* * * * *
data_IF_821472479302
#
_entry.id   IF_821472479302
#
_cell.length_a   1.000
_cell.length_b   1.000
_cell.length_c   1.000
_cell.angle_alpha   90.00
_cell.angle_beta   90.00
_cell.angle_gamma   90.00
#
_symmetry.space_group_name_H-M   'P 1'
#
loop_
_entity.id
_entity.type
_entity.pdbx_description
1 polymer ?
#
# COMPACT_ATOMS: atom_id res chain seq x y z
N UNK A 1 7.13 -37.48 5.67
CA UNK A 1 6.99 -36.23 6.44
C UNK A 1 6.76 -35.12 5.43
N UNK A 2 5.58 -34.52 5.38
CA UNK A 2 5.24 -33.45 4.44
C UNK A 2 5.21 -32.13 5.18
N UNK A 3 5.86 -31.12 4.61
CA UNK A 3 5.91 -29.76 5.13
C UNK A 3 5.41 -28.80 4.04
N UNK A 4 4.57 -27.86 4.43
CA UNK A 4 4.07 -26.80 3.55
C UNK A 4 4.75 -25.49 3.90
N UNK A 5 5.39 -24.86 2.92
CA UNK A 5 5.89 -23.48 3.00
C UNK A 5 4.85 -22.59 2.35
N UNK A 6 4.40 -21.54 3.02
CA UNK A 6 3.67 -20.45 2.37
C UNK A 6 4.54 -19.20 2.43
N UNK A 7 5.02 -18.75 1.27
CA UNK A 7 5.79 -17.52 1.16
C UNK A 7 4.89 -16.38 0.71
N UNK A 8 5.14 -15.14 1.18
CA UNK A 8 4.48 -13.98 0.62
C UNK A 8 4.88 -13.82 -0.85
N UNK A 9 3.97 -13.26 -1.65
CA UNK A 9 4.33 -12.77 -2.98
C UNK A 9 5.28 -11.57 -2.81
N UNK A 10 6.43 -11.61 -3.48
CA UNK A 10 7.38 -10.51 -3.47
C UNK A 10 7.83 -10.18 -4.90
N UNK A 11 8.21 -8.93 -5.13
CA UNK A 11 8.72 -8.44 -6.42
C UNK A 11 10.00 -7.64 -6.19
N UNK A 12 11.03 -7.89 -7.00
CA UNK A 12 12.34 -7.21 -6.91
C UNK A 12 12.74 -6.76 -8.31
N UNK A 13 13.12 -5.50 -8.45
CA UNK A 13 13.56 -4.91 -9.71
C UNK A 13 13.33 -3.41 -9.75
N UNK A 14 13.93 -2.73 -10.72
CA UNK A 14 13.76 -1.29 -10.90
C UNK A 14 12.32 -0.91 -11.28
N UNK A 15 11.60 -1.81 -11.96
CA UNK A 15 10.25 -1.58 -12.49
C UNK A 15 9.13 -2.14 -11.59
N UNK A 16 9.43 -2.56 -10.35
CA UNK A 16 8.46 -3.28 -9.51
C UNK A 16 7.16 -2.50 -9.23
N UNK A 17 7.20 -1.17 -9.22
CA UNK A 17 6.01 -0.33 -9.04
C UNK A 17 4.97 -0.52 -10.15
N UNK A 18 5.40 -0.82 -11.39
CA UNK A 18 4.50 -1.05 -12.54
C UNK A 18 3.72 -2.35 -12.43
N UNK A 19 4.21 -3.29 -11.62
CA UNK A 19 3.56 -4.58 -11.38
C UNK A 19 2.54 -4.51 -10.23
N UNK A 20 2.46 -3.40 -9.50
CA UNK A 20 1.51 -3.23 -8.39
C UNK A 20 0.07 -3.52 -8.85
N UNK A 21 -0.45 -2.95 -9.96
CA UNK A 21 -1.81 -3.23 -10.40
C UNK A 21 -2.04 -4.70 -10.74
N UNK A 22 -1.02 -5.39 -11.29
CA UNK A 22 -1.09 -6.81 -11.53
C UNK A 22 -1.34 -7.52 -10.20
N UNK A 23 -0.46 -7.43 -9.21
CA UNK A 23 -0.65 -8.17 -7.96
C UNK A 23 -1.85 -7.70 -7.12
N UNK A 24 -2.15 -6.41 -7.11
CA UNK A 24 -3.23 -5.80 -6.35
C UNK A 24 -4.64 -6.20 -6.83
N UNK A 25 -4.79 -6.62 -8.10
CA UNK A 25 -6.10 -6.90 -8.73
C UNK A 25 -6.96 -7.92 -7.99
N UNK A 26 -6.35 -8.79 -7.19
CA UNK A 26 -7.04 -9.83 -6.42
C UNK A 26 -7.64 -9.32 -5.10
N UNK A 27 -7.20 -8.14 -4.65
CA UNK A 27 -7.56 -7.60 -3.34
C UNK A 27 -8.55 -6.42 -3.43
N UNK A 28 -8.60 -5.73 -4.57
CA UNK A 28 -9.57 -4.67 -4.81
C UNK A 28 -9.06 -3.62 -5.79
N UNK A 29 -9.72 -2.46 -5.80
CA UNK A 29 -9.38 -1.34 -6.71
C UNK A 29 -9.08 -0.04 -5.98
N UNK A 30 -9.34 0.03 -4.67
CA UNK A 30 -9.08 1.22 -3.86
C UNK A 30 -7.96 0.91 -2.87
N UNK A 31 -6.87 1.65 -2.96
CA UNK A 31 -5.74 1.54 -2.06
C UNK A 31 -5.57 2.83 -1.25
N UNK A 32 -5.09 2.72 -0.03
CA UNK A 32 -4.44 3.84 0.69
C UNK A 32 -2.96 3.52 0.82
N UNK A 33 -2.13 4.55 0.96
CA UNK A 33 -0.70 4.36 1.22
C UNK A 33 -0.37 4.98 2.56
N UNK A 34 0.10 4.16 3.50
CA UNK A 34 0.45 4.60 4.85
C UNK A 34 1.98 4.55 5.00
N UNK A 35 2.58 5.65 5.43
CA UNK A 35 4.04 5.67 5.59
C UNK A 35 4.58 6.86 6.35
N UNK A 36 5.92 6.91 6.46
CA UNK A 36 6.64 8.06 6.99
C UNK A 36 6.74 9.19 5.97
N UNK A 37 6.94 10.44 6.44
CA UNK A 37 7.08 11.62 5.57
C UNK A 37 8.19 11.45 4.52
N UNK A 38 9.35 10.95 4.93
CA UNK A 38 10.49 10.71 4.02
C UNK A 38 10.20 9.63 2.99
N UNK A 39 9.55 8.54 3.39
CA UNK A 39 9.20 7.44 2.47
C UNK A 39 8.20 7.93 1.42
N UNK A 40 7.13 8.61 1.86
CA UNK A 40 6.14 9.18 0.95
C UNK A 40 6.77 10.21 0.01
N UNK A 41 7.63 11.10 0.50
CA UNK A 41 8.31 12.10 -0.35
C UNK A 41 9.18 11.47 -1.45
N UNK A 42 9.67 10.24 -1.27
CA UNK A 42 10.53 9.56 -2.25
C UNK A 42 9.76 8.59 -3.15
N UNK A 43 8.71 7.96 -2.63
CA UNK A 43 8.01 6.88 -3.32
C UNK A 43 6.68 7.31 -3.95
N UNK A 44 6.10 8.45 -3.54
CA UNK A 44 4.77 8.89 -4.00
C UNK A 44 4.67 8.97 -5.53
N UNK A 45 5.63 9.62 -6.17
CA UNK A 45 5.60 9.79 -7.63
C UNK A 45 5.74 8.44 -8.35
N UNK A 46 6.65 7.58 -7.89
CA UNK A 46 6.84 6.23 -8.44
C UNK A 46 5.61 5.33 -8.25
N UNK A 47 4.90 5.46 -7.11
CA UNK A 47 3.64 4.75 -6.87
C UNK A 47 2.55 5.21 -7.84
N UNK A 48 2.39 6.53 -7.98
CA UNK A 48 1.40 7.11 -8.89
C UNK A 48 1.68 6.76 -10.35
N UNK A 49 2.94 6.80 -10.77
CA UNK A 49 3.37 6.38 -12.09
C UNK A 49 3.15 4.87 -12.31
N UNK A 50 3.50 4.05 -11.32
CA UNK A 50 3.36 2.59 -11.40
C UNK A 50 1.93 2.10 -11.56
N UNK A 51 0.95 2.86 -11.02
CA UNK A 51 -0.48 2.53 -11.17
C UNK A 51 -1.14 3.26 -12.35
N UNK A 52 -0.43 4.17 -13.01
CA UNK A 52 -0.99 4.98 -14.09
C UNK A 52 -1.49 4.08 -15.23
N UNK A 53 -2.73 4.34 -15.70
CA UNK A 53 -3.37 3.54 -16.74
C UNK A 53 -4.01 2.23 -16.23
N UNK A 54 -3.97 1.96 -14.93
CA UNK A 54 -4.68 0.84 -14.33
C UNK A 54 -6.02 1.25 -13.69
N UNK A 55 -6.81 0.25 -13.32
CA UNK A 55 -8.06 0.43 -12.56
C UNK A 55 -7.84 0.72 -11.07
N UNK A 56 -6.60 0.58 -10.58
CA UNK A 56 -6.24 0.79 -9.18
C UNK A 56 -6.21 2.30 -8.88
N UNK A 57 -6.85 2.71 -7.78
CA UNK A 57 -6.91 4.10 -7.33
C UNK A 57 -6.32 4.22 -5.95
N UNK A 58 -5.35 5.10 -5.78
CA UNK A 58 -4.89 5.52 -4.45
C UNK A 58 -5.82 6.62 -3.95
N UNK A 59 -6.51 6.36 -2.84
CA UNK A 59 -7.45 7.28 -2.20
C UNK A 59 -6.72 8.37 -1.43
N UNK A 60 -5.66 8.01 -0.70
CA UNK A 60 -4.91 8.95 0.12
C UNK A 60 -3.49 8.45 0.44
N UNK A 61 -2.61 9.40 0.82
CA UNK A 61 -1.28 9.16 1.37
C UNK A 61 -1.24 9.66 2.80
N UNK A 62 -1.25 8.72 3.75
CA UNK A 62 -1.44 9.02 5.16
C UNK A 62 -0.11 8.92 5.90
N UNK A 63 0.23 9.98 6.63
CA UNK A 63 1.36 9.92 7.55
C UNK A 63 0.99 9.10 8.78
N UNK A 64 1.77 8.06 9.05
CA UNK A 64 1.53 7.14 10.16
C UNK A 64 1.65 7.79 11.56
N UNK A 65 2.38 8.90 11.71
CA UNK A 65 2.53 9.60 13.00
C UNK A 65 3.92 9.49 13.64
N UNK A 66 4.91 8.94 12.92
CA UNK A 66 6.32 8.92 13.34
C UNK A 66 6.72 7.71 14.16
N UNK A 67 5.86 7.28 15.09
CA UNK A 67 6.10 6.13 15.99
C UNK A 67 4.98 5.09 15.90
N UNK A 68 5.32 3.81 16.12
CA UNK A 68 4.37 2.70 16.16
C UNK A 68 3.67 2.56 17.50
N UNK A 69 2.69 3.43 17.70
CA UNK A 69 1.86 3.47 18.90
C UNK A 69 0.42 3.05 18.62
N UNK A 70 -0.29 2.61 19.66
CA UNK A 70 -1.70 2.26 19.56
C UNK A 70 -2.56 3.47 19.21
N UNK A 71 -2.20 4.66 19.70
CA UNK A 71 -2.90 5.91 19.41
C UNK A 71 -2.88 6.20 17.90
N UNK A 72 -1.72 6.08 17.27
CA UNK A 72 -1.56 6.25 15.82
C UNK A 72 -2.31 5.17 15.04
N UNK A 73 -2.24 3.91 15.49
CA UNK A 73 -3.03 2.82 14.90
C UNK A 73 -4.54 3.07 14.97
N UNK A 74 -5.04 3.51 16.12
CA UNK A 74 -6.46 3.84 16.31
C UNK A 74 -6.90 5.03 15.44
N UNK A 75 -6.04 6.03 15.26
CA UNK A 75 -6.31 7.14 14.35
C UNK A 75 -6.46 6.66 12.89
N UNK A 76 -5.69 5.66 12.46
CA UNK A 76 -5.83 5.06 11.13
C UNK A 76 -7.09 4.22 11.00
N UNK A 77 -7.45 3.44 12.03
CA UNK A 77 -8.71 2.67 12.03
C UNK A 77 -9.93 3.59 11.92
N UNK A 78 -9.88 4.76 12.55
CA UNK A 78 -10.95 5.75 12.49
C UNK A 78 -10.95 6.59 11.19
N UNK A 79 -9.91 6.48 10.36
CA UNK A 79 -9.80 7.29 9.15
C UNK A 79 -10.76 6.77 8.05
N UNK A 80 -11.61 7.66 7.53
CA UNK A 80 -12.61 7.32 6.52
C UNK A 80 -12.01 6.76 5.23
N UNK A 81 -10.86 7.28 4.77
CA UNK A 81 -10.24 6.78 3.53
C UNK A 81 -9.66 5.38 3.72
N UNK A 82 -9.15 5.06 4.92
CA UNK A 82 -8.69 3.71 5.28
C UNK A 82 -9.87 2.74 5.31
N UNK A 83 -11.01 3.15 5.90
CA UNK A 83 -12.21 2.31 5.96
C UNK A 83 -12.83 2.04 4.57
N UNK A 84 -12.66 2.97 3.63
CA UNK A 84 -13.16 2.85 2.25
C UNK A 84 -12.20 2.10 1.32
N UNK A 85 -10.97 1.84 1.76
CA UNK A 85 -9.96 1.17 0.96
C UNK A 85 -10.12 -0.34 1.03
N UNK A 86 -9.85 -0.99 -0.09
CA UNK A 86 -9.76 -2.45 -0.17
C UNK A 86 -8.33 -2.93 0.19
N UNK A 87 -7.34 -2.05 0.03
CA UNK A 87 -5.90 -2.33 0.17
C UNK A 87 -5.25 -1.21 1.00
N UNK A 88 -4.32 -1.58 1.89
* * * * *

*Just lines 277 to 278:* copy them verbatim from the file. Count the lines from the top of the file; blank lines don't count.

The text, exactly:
CA UNK A 86 -9.76 -2.45 -0.17
C UNK A 86 -8.33 -2.93 0.19